Parents Must Give Our Kids A Reality Check About The Issues Of Life


There is a pressing need for us parents to sit down with our kids, and seriously educate them about the reality of life.

We as parents, need to sensitize them to the fact that life is about UPS as well as DOWNS – both of which they will experience many times throughout their adolescent, teenage and adult lives. Life is not a bed of roses and no one is guaranteed a life of happy ever after. Roses have thorns. and unhappiness also comes after or before happiness.

Let us teach young people that no particular DOWN moment will be their last, and that UP moments do not last forever. It is highly imperative for them to learn the need to move on from any snags or bumps in the road and not stop and stand wallowing in self pity.

Our kids need to be taught to be more mental and cerebral instead of emotional. Many of the kids we are bringing up are much too highly sensitive and emotional, relying more on the dictates of their soft and gentle hearts – instead of engaging and using their brain to make logical decisions while dealing with issues.

This is the main reason why we have so many young people falling into depression and attempting/committing suicide over minor issues such as a girl leaving them or failing exams.

I might also, at great risk of high criticism, add that this could be the reason we have such a huge rate of youth violence and killings…. because aggrieved youths do not stop and THINK logically of the consequences of their actions…but rush out and dangerously act on whatever their current emotional reaction is dictating (anger, fury, jealousy, disappointment, betrayal, or even fear)

The lack of social education in Generation “X” kids is unfortunately leaving them lacking important life skills needed to deal with changing or unpredictable life situations and circumstances and unbelievably, the government and school authorities seem more intent to educate them about sex, than more important and useful social and life skills!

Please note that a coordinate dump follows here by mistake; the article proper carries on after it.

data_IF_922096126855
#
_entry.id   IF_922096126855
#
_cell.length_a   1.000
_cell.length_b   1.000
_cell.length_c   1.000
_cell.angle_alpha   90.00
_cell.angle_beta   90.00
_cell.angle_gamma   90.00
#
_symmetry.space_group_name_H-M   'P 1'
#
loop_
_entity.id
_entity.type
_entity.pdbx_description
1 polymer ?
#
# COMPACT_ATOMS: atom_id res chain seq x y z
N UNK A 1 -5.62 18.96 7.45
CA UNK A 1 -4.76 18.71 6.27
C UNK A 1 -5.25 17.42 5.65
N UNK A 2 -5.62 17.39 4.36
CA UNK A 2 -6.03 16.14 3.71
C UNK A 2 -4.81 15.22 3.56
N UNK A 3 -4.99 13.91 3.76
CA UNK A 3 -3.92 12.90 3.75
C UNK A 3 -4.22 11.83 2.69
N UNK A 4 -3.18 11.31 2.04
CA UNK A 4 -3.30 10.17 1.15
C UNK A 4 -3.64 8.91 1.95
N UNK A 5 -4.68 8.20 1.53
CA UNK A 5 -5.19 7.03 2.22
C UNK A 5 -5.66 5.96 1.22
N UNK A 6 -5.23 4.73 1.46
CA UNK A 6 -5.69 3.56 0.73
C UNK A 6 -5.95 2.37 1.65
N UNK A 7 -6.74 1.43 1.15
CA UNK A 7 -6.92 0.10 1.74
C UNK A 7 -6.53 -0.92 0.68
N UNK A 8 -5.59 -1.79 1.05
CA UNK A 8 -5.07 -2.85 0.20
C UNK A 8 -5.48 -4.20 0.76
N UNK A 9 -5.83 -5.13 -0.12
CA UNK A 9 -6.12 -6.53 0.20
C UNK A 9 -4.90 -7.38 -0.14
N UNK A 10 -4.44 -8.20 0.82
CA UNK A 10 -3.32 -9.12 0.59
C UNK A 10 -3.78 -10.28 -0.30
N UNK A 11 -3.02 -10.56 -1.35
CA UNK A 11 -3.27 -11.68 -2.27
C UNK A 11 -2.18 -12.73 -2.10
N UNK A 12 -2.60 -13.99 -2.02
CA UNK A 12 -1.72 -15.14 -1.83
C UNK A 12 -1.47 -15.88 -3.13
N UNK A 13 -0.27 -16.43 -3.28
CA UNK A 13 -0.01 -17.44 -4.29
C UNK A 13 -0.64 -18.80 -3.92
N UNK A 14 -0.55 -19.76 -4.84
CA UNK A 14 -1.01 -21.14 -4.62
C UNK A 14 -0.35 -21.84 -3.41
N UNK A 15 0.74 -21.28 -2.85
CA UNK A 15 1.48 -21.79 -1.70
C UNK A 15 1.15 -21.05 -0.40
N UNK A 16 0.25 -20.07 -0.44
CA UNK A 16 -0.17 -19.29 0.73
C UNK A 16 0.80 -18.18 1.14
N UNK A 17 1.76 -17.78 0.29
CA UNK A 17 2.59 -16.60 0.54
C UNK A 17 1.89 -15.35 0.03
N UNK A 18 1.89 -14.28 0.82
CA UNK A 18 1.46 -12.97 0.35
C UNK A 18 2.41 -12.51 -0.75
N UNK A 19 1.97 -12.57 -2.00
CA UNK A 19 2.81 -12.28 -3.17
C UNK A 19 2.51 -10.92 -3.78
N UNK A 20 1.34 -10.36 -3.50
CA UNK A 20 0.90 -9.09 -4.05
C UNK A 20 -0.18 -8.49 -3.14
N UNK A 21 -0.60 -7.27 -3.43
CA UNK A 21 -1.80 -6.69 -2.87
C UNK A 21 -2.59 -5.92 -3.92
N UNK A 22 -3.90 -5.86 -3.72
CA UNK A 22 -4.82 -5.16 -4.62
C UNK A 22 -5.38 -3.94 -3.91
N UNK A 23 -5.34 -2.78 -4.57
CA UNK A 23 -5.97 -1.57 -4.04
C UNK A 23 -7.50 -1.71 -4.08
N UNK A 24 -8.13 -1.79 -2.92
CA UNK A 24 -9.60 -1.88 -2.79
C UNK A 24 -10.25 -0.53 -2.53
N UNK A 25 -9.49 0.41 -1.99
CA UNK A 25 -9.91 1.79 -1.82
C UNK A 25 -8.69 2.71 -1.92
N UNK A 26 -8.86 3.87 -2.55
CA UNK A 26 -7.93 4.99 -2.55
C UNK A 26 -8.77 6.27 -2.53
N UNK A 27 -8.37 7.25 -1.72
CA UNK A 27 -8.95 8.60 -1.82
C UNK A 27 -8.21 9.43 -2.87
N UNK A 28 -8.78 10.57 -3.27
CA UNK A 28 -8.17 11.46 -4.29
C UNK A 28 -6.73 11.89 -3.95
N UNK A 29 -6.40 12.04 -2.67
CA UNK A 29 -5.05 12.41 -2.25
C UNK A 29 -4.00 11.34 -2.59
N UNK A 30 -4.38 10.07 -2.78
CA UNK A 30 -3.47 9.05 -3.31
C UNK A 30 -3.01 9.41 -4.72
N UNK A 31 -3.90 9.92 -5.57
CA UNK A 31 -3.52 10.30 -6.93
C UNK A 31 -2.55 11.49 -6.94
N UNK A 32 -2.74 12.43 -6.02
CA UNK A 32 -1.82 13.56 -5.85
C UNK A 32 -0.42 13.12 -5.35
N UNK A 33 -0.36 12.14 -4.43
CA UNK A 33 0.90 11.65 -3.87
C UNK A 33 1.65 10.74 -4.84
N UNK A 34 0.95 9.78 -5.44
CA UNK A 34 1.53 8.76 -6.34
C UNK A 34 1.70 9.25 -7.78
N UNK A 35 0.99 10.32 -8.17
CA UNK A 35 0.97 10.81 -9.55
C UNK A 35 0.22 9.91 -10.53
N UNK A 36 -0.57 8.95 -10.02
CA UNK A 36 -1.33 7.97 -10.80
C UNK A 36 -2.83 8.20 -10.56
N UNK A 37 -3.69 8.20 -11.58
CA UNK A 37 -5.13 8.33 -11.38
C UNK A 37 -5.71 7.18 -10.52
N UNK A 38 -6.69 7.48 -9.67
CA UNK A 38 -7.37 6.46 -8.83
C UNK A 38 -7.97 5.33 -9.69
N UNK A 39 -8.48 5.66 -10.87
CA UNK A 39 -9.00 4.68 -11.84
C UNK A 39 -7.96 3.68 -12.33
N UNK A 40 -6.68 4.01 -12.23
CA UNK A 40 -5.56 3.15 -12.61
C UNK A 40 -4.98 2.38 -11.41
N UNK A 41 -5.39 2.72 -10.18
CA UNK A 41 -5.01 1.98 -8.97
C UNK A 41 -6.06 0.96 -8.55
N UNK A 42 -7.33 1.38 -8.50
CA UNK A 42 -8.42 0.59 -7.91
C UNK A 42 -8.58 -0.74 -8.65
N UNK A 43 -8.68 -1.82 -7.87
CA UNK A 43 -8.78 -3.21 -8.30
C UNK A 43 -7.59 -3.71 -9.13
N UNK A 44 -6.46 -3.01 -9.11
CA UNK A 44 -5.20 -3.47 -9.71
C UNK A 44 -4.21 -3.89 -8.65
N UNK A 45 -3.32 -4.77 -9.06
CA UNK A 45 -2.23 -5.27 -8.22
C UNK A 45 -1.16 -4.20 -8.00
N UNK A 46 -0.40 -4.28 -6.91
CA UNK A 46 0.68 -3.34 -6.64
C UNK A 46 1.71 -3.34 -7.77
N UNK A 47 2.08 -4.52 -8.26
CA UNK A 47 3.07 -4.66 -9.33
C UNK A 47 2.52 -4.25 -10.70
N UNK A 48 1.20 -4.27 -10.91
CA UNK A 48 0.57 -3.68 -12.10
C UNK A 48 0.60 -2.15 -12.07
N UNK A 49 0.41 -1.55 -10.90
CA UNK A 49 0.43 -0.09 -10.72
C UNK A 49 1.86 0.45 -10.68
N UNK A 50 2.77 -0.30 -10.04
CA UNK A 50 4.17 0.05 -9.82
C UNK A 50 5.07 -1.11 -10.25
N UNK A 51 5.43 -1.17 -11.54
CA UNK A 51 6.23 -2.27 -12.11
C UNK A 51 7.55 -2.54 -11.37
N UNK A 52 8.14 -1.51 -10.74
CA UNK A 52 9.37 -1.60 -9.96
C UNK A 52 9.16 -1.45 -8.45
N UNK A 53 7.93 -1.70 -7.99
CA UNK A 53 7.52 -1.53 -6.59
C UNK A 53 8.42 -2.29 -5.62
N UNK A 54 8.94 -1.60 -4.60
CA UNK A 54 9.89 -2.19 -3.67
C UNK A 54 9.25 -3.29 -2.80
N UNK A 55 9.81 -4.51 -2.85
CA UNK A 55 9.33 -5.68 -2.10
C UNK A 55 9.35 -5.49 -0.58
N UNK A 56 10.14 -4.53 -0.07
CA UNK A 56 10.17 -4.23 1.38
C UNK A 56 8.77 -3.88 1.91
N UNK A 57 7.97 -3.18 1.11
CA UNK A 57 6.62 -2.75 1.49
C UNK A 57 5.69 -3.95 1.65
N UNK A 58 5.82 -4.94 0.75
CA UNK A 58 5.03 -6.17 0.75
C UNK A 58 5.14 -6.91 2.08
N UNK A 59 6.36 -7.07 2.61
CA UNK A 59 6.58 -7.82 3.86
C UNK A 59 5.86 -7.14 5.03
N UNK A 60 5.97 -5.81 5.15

Kids who are overly emotional also struggle academically because they are failing to engage their brain….and spend their days agonising about problems, rather than thinking of solutions.

And cogent, intelligent, rational, logical and strategic ideas almost never emerge from emotional thoughts. Such ideas will only come out of a mental, cerebral, intelligent thought process.
If so many of our young ones are struggling with minor issues of life at such young ages, how then will they cope with adulthood and the myriad of daily issues, responsibilities and problems that come with it? (work, marriage, marital problems, kids, unending bills, debts, family issues, faith struggles, failing health, etc etc)

I recently had a long chat with a troubled youth I had been mentoring. Prone to constant feelings of depression and bouts of crying over minor issues, this youngster, in their early twenties, also had problems making friends and had been struggling academically. Had no hobbies or interests, and engaged in no physical activities whatsoever. And of course, they spent every moment worrying about these problems – until I pointed out the obvious solution to them: Being more active, going out more, thinking of what they enjoy and going out where like minded people will be; making a conscious effort to socialise and talk to people; taking up and sticking to a physical activity such as running, and basically/ practically shaking off that depressing feelings of melancholy when it approaches, rather that welcoming and sitting alone in miserable isolation, embracing it and of course, adopting a more positive attitude towards “things”